Hello all. I would like to let you in on a great piece I recenty read about grammar. As writers, certainly you do not have to be told that GRAMMAR IS YOUR FRIEND. I found this information on http://seekerville.blogspot.com/ and I just had to share.
Although most of us write FICTION, and we break many of the Grammar Rules, we still have to keep to the rules when necessary.
Here are a few important tips:
1. Do not dangle your modifiers.
No, no, no, I am not referring to your overly long beaded necklace that is dragging through your soup. Let me offer some examples.
Incorrect: While feeding the rooster, Ruthy’s new shoes became soiled with chicken poop.
Correct: While feeding the rooster, Ruthy soiled her new shoes with chicken poop.
Incorrect: After searching the house, Mary’s manuscript turned up next to her computer.
Correct: After searching the house, Mary found her manuscript next to her computer.
The point here is that the phrase that begins each of these sentences modifies the subject of the sentence. Ruthy’s shoes obviously were not feeding the rooster, and Mary’s manuscript was not searching the house. Need I say more?
2. Do not confuse possessives with plurals.
Possessives indicate possession. Plurals imply more than one. How much simpler can it be? One of the Grammar Queen’s greatest annoyances is coming upon one of those darling little carved wooden signs indicating ownership of a cabin, boat dock, or some other such charming property. Perhaps you have seen them:
Welcome to the Tippens’ Cabin
Janet simply needs a sign that states this lovely home is where the Deans live. No need for the possessive form. Therefore the sign should read:
As for Missy, she should have informed her sign maker that her sign should read:
Welcome to the Tippenses’ Cabin
Yes, yes, I know the “es” attached to Tippens seems like too much . . . something or other. But trust me, this is the correct way to imply that the entire Tippens family, not just Missy, owns the cabin (unless she spent some of her advance money without telling her husband).
It would also be correct to say:
Welcome to the Tippens Cabin
Here, “Tippens” is simply used as an adjective modifying “Cabin,” so again, the possessive form is not necessary.
3. Do not forget who is calling whom.
Now we come to the eternal who versus whom debate. “Who” is a nominative case pronoun; “whom” is a subjective case pronoun. But what you call them is not nearly as important as how you use them. To simplify, “who” performs the action of the verb; “whom” receives the action of the verb (or in other uses becomes the object of a preposition, which is a subject unto itself).
Even in my tricky little sentence above, “who” is still performing the act of calling “whom,” even though here “who” follows the verb “forget.” Any questions?
Lest we decide the Grammar Queen is becoming slightly too picky, please remember that in naturally written speech (or even in deep POV narration), it is usually perfectly acceptable for your more casual and/or less educated characters to use “who” willy-nilly when perhaps correctly they should really be saying “whom.”
On the other hand, using “whom” incorrectly usually makes even the most intelligent among us appear quite pretentious if not scathingly illiterate.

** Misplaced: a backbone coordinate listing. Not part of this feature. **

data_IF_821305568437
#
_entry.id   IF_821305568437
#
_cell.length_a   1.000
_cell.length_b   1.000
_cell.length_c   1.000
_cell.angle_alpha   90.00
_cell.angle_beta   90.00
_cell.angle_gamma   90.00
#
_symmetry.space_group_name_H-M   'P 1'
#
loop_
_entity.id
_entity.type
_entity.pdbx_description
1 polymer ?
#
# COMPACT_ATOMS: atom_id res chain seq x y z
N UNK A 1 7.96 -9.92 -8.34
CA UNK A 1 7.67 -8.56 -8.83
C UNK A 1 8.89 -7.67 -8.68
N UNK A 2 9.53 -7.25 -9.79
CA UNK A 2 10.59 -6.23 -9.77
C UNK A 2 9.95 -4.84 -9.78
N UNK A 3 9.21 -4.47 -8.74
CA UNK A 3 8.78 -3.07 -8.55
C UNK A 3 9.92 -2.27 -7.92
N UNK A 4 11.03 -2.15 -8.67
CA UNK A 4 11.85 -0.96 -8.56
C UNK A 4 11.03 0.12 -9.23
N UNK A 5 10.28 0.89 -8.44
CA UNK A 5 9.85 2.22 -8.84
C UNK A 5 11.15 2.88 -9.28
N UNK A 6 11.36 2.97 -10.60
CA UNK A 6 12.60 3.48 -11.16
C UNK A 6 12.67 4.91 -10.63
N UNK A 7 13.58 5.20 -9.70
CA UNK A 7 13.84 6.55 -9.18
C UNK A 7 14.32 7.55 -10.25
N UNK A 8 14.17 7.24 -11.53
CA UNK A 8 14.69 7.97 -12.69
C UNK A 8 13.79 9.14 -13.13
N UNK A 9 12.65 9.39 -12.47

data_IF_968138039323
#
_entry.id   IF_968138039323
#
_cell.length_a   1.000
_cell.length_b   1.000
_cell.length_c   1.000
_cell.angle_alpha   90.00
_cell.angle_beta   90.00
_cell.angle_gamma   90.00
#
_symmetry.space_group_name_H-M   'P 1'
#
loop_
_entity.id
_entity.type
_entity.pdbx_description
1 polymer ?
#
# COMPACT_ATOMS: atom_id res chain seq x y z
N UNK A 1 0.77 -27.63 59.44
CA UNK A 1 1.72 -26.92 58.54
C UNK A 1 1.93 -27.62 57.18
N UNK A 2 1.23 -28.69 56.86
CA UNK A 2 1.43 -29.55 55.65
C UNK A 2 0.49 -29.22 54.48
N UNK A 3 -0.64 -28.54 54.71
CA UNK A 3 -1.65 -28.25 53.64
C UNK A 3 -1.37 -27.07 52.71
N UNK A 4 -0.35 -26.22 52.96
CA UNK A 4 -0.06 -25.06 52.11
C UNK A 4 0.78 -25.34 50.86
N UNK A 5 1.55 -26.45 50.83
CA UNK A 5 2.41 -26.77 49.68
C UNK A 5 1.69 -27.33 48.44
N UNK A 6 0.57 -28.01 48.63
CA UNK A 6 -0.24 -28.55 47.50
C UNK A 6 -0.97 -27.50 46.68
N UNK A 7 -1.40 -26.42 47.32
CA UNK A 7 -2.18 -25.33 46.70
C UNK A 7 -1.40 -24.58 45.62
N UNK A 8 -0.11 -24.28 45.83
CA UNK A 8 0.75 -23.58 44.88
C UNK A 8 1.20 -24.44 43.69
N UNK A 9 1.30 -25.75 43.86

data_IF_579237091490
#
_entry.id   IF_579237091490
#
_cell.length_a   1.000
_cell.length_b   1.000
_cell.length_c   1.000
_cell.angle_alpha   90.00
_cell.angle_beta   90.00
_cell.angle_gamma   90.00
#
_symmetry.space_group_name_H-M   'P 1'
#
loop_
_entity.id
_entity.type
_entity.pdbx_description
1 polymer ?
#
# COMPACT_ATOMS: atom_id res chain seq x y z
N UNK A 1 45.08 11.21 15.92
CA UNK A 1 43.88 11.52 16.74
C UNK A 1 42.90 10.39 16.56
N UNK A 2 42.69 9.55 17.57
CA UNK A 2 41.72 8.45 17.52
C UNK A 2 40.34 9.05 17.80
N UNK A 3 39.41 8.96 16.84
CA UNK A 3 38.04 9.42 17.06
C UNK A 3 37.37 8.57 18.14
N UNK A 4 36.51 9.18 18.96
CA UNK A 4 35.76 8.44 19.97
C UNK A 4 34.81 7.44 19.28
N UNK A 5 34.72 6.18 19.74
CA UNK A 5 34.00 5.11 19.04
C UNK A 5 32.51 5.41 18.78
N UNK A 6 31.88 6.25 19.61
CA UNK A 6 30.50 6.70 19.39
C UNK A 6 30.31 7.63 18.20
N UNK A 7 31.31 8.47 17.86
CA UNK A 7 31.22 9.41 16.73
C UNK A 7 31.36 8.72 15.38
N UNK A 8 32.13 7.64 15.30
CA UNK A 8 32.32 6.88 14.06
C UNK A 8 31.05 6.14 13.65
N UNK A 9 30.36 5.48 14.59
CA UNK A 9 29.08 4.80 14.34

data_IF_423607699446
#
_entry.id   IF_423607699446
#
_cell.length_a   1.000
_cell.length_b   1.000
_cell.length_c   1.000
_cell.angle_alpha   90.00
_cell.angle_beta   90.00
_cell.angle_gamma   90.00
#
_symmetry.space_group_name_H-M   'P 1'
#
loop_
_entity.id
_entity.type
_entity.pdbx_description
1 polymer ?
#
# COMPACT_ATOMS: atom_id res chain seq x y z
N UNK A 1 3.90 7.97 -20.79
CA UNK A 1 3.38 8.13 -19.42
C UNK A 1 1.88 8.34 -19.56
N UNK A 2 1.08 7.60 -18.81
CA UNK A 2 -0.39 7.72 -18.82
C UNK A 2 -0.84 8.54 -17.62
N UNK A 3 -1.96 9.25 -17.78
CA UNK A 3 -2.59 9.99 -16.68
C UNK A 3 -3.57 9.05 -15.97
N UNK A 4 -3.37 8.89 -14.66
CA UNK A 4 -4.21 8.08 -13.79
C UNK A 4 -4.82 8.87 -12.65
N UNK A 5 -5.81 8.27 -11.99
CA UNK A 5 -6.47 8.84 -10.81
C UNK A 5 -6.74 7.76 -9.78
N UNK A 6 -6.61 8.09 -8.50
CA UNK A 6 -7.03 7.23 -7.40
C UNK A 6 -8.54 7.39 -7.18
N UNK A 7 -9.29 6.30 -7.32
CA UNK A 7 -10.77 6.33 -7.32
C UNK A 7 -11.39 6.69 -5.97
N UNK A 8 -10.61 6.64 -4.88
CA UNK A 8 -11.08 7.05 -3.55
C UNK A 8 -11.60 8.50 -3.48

4. “I wonder” is a statement, not a question, and therefore requires a period, not a question mark.
Incorrect: I wonder where I put my glasses?
Correct: I wonder where I put my glasses.
Or in dialogue, use a comma:
“I wonder where I put my glasses,” Sandra mused.
There are certain variations of “I wonder” phrasing where different punctuation might be required, but the Grammar Queen is already tired of this subject and suggests you invest in a helpful grammar reference book such as Grammatically Correct, by Anne Stilman.
5. In a compound sentence the comma is placed before the conjunction (and, but, or), not after the conjunction.
Incorrect: Debby writes for Love Inspired Suspense but, Cara writes for Thomas Nelson.
Correct: Debby writes for Love Inspired Suspense, but Cara writes for Thomas Nelson.
6. Do not restrict your nonrestrictive descriptors, and vice versa.
Let us begin by explaining the difference between restrictive and nonrestrictive. A restrictive descriptor is essential to the meaning of the sentence, whereas a nonrestrictive descriptor, if removed from the sentence, would not affect the meaning. Nonrestrictive descriptors are set off by commas; restrictive descriptors are not.
Are we clear on this? Perhaps more examples are in order. What is wrong with the following sentence?
Incorrect: Audra’s friend, Tina, is a multiple Golden Heart finalist.
Think . . . think . . .
Alas, if we take this statement as true, it means poor Audra has only one friend, the tireless and loyal Tina. But of course, we know Audra has many, many friends. Thus the sentence should have no commas:
Correct: Audra’s friend Tina is a multiple Golden Heart finalist.
The same is true when mentioning a spouse:
Incorrect: One day Myra hopes to meet Pam’s husband Orlando [name changed to protect the innocent].
We know for a fact that Pam is not a bigamist, which means we must insert a comma in the above sentence so that it reads:
Correct: One day Myra hopes to meet Pam’s husband, Orlando.
And one more example, this time regarding restrictive and nonrestrictive clauses:
Incorrect: The avid fan, who accosted Glynna at her book signing, was quickly wrestled to the ground by Cheryl.
It should be clear to anyone who has read Glynna’s books that she has more than one avid fan. Therefore the sentence above should contain no commas.
Correct: The avid fan who accosted Glynna at her book signing was quickly wrestled to the ground by Cheryl.
Hope this helps!